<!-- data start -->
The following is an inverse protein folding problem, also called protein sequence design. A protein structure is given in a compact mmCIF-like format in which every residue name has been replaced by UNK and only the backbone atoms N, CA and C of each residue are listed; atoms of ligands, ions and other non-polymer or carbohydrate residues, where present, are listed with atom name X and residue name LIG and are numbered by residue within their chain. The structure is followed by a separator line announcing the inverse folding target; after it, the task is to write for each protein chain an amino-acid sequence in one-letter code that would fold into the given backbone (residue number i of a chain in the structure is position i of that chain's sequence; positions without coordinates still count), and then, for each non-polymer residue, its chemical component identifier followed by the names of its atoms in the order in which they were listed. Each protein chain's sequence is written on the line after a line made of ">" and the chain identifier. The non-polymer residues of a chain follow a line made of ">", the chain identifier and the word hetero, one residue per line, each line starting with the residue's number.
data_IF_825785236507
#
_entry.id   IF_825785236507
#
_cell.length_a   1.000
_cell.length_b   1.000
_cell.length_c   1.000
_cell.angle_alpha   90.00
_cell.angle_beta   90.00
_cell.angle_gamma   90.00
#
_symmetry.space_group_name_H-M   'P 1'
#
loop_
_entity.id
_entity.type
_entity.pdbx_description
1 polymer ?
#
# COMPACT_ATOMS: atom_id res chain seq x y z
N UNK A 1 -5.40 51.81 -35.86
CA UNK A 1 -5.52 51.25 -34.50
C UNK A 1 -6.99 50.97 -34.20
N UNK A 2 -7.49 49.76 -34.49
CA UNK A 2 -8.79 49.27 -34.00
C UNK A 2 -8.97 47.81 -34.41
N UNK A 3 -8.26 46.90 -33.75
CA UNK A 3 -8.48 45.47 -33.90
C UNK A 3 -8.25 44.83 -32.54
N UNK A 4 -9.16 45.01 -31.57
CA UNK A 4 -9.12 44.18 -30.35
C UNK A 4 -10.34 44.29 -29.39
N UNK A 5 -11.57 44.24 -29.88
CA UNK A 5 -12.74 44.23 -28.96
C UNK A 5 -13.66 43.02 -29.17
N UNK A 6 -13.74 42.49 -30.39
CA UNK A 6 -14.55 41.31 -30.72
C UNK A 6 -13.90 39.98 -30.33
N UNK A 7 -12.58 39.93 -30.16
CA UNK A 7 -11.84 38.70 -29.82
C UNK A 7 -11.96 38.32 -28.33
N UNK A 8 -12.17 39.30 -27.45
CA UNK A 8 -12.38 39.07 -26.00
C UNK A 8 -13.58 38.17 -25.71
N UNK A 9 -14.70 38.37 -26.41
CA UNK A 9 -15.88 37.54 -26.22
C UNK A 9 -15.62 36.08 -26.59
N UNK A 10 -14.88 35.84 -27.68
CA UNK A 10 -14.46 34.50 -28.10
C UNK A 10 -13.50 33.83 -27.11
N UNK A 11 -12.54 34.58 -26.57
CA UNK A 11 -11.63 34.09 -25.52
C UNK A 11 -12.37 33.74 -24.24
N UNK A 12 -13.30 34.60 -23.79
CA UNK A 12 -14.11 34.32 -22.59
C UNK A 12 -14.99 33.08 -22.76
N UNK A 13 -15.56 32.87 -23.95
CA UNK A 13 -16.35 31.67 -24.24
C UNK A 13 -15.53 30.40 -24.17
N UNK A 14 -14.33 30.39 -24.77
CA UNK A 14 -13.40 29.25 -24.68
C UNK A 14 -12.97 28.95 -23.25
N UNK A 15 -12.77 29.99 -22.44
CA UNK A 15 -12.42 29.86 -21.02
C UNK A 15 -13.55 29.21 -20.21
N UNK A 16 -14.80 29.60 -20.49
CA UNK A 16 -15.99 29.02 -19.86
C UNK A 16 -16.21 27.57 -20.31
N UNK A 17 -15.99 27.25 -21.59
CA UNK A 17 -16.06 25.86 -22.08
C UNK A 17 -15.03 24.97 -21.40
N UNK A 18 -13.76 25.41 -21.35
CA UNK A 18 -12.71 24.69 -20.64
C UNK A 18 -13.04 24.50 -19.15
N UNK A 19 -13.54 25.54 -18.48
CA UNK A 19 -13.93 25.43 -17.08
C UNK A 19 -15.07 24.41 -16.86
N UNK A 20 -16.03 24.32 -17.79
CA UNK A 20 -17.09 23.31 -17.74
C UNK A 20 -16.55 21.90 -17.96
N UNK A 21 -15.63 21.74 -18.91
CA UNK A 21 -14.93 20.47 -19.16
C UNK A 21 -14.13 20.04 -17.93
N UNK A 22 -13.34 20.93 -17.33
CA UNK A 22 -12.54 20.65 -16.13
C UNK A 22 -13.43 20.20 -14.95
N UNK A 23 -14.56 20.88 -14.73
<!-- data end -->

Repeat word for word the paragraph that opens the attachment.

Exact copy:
The following is an inverse protein folding problem, also called protein sequence design. A protein structure is given in a compact mmCIF-like format in which every residue name has been replaced by UNK and only the backbone atoms N, CA and C of each residue are listed; atoms of ligands, ions and other non-polymer or carbohydrate residues, where present, are listed with atom name X and residue name LIG and are numbered by residue within their chain. The structure is followed by a separator line announcing the inverse folding target; after it, the task is to write for each protein chain an amino-acid sequence in one-letter code that would fold into the given backbone (residue number i of a chain in the structure is position i of that chain's sequence; positions without coordinates still count), and then, for each non-polymer residue, its chemical component identifier followed by the names of its atoms in the order in which they were listed. Each protein chain's sequence is written on the line after a line made of ">" and the chain identifier. The non-polymer residues of a chain follow a line made of ">", the chain identifier and the word hetero, one residue per line, each line starting with the residue's number.